The U.S. Supreme Court’s order remanding the N.C. Supreme Court’s flawed decision on voting district maps officially arrived in Raleigh on Tuesday. With that, the clock gets ticking for the state Supreme Court to make up for its disturbing delay in deciding the case. It should accelerate the process the second time around. Redistricting cases have a special urgency, and this one has been handled with intolerable foot-dragging. The state’s previous redistricting case in 2002 was resolved within five months. In the current case, a consolidation of Dickson v. Rucho and the NAACP v. The State of North Carolina, the lawsuits filed in November 2011 have waited more than three years and five months without resolution. Typical of the pace was the state Supreme Court’s taking 11 months after hearing oral arguments before issuing its 4-2 ruling in December upholding the maps.
Eddie Speas, a Raleigh attorney for the plaintiffs who served with the state’s Office of Attorney General from 1971 to 2003, said of the court’s slow movement, “Viewed in isolation, I don’t think the time is especially remarkable, but these are special cases that have historically been handled very promptly.”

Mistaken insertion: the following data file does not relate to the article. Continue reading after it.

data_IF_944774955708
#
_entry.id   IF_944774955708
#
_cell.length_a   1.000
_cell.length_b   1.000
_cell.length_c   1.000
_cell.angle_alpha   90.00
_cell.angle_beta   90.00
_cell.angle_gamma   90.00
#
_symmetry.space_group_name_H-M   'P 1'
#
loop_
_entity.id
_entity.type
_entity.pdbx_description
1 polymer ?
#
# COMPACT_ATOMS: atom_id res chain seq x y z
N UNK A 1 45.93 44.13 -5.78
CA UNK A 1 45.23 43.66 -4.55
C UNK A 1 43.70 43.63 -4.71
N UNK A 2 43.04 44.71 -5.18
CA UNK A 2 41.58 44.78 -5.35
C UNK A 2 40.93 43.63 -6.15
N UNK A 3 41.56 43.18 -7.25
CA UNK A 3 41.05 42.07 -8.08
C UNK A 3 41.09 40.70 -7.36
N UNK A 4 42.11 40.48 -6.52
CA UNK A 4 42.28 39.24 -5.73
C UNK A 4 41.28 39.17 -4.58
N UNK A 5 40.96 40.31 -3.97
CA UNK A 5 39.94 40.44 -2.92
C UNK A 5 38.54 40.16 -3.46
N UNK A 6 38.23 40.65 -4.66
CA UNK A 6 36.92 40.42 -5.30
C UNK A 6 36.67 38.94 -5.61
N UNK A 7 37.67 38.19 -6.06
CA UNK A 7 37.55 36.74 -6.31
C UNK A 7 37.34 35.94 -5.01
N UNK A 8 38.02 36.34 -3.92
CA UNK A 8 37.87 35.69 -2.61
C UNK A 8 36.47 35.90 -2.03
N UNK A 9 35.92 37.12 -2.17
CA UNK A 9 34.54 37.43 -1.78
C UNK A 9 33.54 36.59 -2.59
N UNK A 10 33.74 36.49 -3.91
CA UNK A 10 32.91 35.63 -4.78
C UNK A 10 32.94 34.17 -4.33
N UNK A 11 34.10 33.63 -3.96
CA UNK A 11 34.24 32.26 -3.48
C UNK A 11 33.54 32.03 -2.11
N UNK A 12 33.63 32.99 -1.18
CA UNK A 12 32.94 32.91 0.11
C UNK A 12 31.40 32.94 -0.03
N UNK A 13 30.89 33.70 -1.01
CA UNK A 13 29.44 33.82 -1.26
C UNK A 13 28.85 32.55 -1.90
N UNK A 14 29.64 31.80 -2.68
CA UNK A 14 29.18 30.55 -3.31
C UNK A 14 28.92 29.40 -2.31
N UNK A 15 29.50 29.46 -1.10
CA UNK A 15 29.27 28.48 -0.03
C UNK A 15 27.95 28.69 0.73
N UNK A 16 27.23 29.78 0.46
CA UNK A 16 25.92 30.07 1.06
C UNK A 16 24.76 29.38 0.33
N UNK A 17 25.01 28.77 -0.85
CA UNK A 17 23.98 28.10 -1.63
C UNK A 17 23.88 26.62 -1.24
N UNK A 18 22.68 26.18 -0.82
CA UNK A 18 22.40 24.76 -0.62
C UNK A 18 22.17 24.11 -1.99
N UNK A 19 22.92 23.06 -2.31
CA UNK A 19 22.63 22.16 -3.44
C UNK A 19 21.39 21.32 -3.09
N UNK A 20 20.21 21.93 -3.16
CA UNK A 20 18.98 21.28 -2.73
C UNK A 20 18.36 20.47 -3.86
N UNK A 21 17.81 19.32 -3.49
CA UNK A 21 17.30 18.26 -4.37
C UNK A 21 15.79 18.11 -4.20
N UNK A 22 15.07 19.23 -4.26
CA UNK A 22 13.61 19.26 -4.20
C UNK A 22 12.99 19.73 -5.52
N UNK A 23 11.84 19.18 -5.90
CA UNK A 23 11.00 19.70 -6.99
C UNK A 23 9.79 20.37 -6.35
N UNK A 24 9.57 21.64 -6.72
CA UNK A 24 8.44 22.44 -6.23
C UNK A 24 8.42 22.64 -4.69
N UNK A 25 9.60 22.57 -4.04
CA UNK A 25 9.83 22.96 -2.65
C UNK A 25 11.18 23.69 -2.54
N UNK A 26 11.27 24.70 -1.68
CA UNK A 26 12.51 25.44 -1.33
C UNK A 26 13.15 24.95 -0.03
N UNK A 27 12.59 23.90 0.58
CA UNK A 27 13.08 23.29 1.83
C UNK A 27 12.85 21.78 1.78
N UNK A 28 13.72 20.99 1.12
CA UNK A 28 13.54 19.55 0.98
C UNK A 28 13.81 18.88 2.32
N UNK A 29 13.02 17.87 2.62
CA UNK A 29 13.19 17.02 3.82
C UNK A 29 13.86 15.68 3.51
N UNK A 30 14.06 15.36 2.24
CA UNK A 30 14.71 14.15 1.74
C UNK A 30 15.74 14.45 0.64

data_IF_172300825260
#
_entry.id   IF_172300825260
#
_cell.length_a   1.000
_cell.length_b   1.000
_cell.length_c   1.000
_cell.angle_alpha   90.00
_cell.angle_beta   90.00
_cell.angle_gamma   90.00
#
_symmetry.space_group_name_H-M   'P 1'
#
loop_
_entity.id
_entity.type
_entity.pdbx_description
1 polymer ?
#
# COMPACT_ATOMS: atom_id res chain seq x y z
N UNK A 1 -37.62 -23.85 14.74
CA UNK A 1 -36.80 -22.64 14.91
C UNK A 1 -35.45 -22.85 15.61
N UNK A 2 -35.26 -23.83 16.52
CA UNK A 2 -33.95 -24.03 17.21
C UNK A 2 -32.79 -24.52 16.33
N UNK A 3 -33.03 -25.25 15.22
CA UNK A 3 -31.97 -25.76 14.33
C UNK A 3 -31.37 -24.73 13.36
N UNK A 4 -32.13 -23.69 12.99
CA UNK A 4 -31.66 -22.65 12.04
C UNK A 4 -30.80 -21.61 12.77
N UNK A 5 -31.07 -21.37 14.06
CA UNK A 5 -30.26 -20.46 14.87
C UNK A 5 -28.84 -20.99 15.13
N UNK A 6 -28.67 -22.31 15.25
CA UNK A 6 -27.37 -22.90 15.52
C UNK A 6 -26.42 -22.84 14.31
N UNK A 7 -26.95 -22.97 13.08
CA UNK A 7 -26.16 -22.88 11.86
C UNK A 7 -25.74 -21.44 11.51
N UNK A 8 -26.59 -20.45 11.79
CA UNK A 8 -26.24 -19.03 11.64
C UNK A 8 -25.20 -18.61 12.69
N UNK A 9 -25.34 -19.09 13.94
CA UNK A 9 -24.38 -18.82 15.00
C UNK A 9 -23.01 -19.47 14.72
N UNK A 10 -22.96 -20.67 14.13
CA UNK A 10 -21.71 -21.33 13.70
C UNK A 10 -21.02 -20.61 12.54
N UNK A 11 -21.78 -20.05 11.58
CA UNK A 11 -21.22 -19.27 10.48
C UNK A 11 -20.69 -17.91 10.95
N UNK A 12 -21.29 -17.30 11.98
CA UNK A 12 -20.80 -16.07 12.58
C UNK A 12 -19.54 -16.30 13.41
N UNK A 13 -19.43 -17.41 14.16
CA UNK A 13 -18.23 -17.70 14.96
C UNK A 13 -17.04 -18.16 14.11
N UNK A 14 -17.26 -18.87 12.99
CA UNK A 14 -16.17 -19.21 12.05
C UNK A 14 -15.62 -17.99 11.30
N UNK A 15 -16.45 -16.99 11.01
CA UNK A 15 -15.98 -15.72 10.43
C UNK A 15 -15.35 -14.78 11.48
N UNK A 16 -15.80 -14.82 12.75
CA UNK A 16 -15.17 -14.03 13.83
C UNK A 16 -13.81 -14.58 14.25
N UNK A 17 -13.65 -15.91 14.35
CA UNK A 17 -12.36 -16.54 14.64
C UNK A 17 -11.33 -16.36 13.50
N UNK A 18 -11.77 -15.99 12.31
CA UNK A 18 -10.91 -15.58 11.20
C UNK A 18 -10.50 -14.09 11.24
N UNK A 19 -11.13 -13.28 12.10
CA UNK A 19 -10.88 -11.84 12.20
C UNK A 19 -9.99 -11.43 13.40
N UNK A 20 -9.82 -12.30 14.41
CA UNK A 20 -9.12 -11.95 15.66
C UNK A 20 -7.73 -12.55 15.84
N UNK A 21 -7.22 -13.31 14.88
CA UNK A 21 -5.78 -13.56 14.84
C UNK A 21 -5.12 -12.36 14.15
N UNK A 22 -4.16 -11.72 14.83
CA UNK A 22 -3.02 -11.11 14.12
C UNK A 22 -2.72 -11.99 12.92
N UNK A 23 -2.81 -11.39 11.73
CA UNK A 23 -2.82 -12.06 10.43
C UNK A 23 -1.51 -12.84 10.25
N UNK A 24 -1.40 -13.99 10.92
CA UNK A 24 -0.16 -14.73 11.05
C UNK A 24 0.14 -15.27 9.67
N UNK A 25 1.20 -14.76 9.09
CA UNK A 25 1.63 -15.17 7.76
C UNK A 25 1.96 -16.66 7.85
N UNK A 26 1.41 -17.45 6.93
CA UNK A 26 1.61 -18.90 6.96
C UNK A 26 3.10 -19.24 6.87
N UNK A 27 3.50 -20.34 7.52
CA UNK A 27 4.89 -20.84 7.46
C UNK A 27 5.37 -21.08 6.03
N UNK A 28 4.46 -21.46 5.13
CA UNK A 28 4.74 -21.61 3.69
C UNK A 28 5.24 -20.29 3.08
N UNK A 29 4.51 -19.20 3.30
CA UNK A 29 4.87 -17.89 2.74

Extended deliberation hardly enhanced the state Supreme Court’s judgment. The nation’s high court vacated the state ruling and sent it back, saying the court did not properly assess how the Republican-led General Assembly used race when it redrew district lines. Plaintiffs argue that Republicans packed districts with black voters to weaken their influence in other districts. The Republican map-drawers, led by state Sen. Bob Rucho and state Rep. David Lewis, say they were following the dictates of the Voting Rights Act.
In March, the U.S. Supreme Court ruled 5-4 in Alabama Black Caucus v. Alabama that mechanically drawing districts by racial formulas was not required by the Voting Rights Act. Rather, it said, the mapmakers should flexibly consider “the extent to which they must preserve existing minority percentages in order to maintain the minority’s present ability to elect the candidate of its choice.”